Women During Renaissance Used Leeches for Pale Skin

Women During Renaissance Used Leeches for Pale Skin

From elongated necks to blackened teeth, Beauty Bizarre documents the strangest, most dangerous, but very real beauty fads that have existed throughout history across the world.

While the current fixation with tanning has reached its own bizarre — and in many cases appropriative — lengths, what with cancer-causing fake tans and synthetic melanin injections, the past paints a vastly contrasting image.

The European Renaissance was particularly notorious for its blatant colorism. If you thought today's Instagram Influencers were setting up damaging beauty standards, Queen Elizabeth I, also referred to as 'The Virgin Queen,' believed in enhancing the outward appearance of her "virtue" by painting her face flat white, like a ghost.

What started as a a temporary solution to conceal major scars on her face after a random bout of smallpox, morphed into what became an actual LOOK. Inspired by her highness' pale visage, women would also douse their faces in heavy white makeup, along with dark red lips and cheeks. The idea was rooted in exuding a queen-like or a royal appearance.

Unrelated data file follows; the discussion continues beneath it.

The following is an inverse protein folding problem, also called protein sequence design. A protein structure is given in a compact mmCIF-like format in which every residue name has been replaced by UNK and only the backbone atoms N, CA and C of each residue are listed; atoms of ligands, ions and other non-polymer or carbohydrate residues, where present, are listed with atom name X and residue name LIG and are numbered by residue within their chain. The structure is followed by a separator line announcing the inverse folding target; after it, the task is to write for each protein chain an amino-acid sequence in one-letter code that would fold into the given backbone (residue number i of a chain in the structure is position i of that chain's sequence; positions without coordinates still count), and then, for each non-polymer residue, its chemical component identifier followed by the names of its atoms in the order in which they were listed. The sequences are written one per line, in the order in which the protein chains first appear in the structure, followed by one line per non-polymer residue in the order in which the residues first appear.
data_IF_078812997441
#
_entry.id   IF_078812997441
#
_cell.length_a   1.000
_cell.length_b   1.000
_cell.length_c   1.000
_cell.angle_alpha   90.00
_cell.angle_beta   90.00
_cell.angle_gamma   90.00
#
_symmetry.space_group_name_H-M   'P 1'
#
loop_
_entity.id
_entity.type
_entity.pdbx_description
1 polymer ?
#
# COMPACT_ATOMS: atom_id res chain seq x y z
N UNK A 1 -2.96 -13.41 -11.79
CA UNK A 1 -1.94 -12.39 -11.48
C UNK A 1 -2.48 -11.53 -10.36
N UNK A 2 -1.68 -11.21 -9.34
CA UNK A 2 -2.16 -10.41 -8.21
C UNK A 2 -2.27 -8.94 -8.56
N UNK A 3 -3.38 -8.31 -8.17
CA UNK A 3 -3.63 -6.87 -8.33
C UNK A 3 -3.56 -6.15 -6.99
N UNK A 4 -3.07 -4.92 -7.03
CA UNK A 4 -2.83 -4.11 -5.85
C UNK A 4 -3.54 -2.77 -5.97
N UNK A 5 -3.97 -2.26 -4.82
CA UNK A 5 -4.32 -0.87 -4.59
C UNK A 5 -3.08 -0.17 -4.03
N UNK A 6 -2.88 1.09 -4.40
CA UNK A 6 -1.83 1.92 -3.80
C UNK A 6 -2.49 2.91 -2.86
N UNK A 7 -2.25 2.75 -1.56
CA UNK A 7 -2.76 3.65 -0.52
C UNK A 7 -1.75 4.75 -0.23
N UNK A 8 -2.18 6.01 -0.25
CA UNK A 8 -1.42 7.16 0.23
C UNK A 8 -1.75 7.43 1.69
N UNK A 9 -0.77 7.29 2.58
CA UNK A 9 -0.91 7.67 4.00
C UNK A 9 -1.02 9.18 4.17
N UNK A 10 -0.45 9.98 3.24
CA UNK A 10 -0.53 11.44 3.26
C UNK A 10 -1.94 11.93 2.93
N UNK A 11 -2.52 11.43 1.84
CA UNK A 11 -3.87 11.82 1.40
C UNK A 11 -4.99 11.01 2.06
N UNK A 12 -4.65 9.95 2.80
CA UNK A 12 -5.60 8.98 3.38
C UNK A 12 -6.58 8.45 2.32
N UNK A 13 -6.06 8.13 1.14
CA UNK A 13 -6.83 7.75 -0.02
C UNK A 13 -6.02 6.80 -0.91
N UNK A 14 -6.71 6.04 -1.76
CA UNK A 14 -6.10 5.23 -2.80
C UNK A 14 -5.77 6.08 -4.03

If that sounds like, stupid, as with every decade, there were those who took things one step crazier.

In the pursuit of permanent and a more natural appearance of ghostly paleness, (and in the absence of skin lightening treatments), women would scrounge for leeches in the park or the forest or wherever they could find some, and then nonchalantly put them on their body. The preferred spot was the ears but any part of the body that provided smoother access to sucking blood out of their veins would ordinarily work.

Anyone who has been bitten by a leech understands how fucking painful that is, but women, at the time, would voluntarily endure the agony of having their blood drained by an actual leech to temporarily rock the a la mode look of death.

Hey, no pain, no gain.

Photo via Getty